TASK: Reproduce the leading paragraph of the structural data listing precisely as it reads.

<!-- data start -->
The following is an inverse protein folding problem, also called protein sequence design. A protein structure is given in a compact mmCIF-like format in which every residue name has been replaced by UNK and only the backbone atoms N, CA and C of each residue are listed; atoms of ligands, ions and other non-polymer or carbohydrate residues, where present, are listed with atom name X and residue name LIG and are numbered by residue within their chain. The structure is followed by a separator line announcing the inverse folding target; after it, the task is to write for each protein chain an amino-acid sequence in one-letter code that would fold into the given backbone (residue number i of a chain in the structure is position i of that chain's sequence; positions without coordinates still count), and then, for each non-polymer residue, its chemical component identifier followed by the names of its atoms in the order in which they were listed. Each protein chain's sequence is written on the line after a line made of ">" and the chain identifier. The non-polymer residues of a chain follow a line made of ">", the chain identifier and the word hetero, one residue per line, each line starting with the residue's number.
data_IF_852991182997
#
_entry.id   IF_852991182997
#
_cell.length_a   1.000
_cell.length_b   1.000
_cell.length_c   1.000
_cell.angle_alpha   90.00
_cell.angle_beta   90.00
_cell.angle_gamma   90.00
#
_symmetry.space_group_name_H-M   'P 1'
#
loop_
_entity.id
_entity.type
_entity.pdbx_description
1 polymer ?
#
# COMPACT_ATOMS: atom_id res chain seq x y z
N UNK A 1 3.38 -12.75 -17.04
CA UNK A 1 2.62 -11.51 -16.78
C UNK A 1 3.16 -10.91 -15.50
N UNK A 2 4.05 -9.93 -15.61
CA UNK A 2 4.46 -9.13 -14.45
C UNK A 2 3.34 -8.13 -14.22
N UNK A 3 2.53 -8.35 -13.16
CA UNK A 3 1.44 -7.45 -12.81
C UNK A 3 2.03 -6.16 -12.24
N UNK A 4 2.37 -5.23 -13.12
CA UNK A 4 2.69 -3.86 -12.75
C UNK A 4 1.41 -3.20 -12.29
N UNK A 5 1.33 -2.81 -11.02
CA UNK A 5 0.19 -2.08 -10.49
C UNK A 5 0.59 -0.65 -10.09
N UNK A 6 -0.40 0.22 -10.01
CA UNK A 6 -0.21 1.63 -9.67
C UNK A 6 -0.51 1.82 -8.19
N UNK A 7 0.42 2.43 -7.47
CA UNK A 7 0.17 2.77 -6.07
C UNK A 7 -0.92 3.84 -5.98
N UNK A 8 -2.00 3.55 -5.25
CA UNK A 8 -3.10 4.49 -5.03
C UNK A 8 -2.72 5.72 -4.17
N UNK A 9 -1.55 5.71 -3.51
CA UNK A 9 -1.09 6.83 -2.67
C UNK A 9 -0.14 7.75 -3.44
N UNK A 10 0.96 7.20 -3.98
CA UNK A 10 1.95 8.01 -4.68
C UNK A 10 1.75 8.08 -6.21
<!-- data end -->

The following is an inverse protein folding problem, also called protein sequence design. A protein structure is given in a compact mmCIF-like format in which every residue name has been replaced by UNK and only the backbone atoms N, CA and C of each residue are listed; atoms of ligands, ions and other non-polymer or carbohydrate residues, where present, are listed with atom name X and residue name LIG and are numbered by residue within their chain. The structure is followed by a separator line announcing the inverse folding target; after it, the task is to write for each protein chain an amino-acid sequence in one-letter code that would fold into the given backbone (residue number i of a chain in the structure is position i of that chain's sequence; positions without coordinates still count), and then, for each non-polymer residue, its chemical component identifier followed by the names of its atoms in the order in which they were listed. Each protein chain's sequence is written on the line after a line made of ">" and the chain identifier. The non-polymer residues of a chain follow a line made of ">", the chain identifier and the word hetero, one residue per line, each line starting with the residue's number.